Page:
The memorial service, organized by the USF School of Law, began a day-long series of events to honor Zief, who died July 25 at age 89 and was among the university's most ardent supporters. The service was followed by a reception in the Dorraine Zief Law Library with music and an open microphone for friends and colleagues to share stories about Zief, a second reception hosted by the USF athletics department, and a USF-Gonzaga basketball game featuring a half-time tribute to Zief, a USF basketball fan who rarely missed a home game in Memorial Gym.
"Art was a real character and a genuine soul, a man of great passion and enthusiasm," said Donal Godfrey, S.J., executive director of University Ministry at USF. Fr. Godfrey remarked on the uniqueness of the service, which was presided over by a Jesuit priest and a Jewish cantor. "That's exactly what Art would have wanted and he had even requested that his memorial be held here in this church."
The service, which was attended by friends, former colleagues, and university students, faculty, alumni, and administrators, featured a video chronicling his life narrated by USF President Stephen A. Privett, S.J., a eulogy by Dean Jeffrey Brand, and readings by students who have received Zief scholarships.
"I suspect that there are few souls in this church who were not caught in the kaleidoscopic crossfire of Art's emotions and passions as he thundered through life: his generosity, his love, his loyalty, his kindness, his irascibility, his temper, his stubbornness, and his never-miss-a-beat intelligence until his dying day," Brand said. "Art nurtured, sustained, perplexed, infuriated, and astonished all who knew him."
Zief's nephew Todd Muenter recalled his uncle's many idiosyncrasies, including how if he liked a person, he would assign them a nickname. He spoke of Zief's wife, Dorraine, who Muenter called the glue that that held the family together and "kept the ship afloat."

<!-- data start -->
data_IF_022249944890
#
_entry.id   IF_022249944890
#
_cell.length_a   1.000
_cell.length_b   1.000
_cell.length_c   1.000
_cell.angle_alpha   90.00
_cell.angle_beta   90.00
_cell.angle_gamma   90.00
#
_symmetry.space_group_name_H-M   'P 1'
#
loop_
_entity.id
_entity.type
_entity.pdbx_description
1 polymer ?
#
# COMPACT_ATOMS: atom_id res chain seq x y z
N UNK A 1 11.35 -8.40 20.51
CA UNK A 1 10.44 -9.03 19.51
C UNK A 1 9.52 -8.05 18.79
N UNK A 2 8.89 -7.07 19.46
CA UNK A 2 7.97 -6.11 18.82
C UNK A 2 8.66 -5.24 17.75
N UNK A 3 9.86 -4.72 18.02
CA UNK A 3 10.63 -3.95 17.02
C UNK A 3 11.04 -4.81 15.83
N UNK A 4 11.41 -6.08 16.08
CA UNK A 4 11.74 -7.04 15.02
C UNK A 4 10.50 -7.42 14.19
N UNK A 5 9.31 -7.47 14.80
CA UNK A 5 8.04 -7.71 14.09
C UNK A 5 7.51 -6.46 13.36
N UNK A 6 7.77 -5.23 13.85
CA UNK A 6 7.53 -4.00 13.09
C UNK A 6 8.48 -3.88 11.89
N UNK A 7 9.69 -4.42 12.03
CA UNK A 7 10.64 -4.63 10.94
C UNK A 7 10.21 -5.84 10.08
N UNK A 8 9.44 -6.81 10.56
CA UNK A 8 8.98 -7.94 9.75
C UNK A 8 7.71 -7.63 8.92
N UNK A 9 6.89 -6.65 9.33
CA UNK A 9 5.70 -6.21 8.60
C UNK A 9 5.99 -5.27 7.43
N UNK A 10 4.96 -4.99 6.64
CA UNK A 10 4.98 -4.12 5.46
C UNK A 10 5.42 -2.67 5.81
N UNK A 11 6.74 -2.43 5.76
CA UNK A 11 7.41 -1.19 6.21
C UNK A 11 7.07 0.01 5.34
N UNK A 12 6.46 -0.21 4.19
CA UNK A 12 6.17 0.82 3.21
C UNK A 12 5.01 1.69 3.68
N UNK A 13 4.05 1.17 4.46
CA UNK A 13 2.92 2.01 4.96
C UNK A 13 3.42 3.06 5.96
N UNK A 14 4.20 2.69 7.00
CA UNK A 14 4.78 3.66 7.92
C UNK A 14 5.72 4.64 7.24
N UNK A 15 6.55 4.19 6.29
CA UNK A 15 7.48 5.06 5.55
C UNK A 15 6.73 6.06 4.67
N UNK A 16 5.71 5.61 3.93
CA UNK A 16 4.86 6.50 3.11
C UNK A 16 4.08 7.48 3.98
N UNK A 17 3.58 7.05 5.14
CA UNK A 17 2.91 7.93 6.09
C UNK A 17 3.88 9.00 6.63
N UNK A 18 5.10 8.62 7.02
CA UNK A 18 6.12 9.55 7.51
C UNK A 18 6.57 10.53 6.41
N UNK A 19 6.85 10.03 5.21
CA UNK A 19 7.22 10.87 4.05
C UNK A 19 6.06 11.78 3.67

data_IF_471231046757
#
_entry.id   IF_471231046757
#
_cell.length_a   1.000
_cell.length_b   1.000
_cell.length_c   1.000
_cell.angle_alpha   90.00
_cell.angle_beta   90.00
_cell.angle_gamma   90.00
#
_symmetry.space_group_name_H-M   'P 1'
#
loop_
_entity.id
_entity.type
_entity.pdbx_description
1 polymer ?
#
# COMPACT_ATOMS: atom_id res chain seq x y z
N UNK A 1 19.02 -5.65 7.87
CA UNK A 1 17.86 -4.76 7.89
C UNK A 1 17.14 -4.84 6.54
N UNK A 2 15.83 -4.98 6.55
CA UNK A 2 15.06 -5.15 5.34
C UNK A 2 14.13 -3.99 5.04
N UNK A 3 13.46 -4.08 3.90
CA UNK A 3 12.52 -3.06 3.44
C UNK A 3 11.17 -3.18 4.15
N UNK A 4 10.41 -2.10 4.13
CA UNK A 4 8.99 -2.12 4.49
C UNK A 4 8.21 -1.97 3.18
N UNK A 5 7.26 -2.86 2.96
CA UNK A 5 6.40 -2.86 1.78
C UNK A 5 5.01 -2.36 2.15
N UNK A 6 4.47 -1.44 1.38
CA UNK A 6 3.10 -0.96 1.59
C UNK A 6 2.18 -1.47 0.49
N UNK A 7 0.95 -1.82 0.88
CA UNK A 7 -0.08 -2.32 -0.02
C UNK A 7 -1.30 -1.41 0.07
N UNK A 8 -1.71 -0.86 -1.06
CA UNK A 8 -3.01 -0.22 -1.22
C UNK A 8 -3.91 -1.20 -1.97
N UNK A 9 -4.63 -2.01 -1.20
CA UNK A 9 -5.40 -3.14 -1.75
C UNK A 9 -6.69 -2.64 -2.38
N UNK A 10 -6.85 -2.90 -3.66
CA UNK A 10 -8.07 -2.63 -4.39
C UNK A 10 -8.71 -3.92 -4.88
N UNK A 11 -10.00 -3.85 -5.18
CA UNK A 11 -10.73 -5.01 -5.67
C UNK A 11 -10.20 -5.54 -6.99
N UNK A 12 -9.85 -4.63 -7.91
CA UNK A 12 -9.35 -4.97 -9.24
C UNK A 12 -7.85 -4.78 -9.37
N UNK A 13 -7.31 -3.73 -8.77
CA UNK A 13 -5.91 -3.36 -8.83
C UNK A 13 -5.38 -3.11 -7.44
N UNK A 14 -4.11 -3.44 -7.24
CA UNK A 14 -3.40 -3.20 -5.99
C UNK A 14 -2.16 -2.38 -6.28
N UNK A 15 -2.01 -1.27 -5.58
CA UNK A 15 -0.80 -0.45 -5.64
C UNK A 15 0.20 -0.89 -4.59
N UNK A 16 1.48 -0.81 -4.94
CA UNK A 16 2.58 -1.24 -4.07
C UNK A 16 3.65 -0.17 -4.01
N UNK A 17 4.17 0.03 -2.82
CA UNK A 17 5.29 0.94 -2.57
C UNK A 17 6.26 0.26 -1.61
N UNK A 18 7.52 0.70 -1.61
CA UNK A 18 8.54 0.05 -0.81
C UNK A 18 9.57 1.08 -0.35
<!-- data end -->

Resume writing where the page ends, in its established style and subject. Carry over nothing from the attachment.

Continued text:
Zief's former law partner Ray Glickman spoke next, saying he's "never met anybody with the enthusiasm and passion for life that that man had. Art had a tremendous sense of fairness and justice." He recalled Zief's tireless campaigns to improve the lives of the developmentally disabled, which included establishing a nonprofit foundation in honor of his son, Artie Jr. Glickman remembered Zief saying that while "Artie Jr. can't speak, the foundation will speak for him forever."
All who spoke recalled with fondness and good humor Zief's often fiery temper, which caused him to storm out of meetings or slam the telephone receiver down mid-coversation. "It's true Art could be difficult but deep down he had a tremendous compassion and a tremendous sense of doing the right thing," Glickman said.
"Art may have yelled, but he also cried," Brand said. "He may have stormed out in anger but he sustained our very being, demanding that we believe in how good we are, how much better we could become, and all that we could accomplish together."
Zief leaves a legacy as the law school's most generous donor. The Zief Scholarship endowment, valued at $9 million, supports approximately 75 second- and third-year law students each year. His $3.2 million gift in 1998 to support the construction of a new law library, which he named for his wife, Dorraine, is among the largest gifts by an individual in the university's history.
His son, who is developmentally disabled, was Zief's other source of philanthropic inspiration. In addition to contributing to organizations that promote the well-being of the developmentally disabled, the Ziefs established the Arthur Zief Jr. Foundation in 1988. The foundation has purchased nine homes in San Mateo County where nearly 50 severely developmentally disabled adults now live.
Zief is survived by his wife, Dorraine; son, Artie Jr.; daughter, Reinart Gelzayd; son-in-law, Dr. Eugene Gelzayd; and several grandchildren and great-grandchildren.